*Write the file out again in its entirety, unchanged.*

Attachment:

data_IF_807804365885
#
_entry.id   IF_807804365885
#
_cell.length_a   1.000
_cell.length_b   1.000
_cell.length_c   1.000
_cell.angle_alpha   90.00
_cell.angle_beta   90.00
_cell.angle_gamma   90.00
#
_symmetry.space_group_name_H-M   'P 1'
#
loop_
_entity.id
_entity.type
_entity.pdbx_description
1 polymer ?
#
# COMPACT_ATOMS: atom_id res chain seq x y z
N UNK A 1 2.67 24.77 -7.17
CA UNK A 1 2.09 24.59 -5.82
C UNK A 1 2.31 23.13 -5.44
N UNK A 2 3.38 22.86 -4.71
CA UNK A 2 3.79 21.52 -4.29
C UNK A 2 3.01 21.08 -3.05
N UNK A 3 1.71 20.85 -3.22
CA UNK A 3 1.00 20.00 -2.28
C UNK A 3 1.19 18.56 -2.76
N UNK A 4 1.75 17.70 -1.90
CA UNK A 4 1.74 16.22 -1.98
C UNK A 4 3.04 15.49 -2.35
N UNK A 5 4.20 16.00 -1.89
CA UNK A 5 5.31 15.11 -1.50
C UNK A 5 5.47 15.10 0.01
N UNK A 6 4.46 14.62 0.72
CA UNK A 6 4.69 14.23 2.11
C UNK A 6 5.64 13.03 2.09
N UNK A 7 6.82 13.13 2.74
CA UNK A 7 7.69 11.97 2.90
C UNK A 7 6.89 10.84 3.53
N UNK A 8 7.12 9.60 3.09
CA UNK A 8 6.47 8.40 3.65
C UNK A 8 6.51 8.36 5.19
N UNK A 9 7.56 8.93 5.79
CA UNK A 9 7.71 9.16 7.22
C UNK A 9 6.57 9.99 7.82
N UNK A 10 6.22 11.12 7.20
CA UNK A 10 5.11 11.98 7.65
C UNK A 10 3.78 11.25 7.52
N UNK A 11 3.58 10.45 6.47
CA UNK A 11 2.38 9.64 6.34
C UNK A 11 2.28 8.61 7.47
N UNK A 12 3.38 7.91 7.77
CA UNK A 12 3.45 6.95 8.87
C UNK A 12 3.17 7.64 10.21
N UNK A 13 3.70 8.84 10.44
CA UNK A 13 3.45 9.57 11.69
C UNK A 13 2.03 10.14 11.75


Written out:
data_IF_807804365885
#
_entry.id   IF_807804365885
#
_cell.length_a   1.000
_cell.length_b   1.000
_cell.length_c   1.000
_cell.angle_alpha   90.00
_cell.angle_beta   90.00
_cell.angle_gamma   90.00
#
_symmetry.space_group_name_H-M   'P 1'
#
loop_
_entity.id
_entity.type
_entity.pdbx_description
1 polymer ?
#
# COMPACT_ATOMS: atom_id res chain seq x y z
N UNK A 1 2.67 24.77 -7.17
CA UNK A 1 2.09 24.59 -5.82
C UNK A 1 2.31 23.13 -5.44
N UNK A 2 3.38 22.86 -4.71
CA UNK A 2 3.79 21.52 -4.29
C UNK A 2 3.01 21.08 -3.05
N UNK A 3 1.71 20.85 -3.22
CA UNK A 3 1.00 20.00 -2.28
C UNK A 3 1.19 18.56 -2.76
N UNK A 4 1.75 17.70 -1.90
CA UNK A 4 1.74 16.22 -1.98
C UNK A 4 3.04 15.49 -2.35
N UNK A 5 4.20 16.00 -1.89
CA UNK A 5 5.31 15.11 -1.50
C UNK A 5 5.47 15.10 0.01
N UNK A 6 4.46 14.62 0.72
CA UNK A 6 4.69 14.23 2.11
C UNK A 6 5.64 13.03 2.09
N UNK A 7 6.82 13.13 2.74
CA UNK A 7 7.69 11.97 2.90
C UNK A 7 6.89 10.84 3.53
N UNK A 8 7.12 9.60 3.09
CA UNK A 8 6.47 8.40 3.65
C UNK A 8 6.51 8.36 5.19
N UNK A 9 7.56 8.93 5.79
CA UNK A 9 7.71 9.16 7.22
C UNK A 9 6.57 9.99 7.82
N UNK A 10 6.22 11.12 7.20
CA UNK A 10 5.11 11.98 7.65
C UNK A 10 3.78 11.25 7.52
N UNK A 11 3.58 10.45 6.47
CA UNK A 11 2.38 9.64 6.34
C UNK A 11 2.28 8.61 7.47
N UNK A 12 3.38 7.91 7.77
CA UNK A 12 3.45 6.95 8.87
C UNK A 12 3.17 7.64 10.21
N UNK A 13 3.70 8.84 10.44
CA UNK A 13 3.45 9.57 11.69
C UNK A 13 2.03 10.14 11.75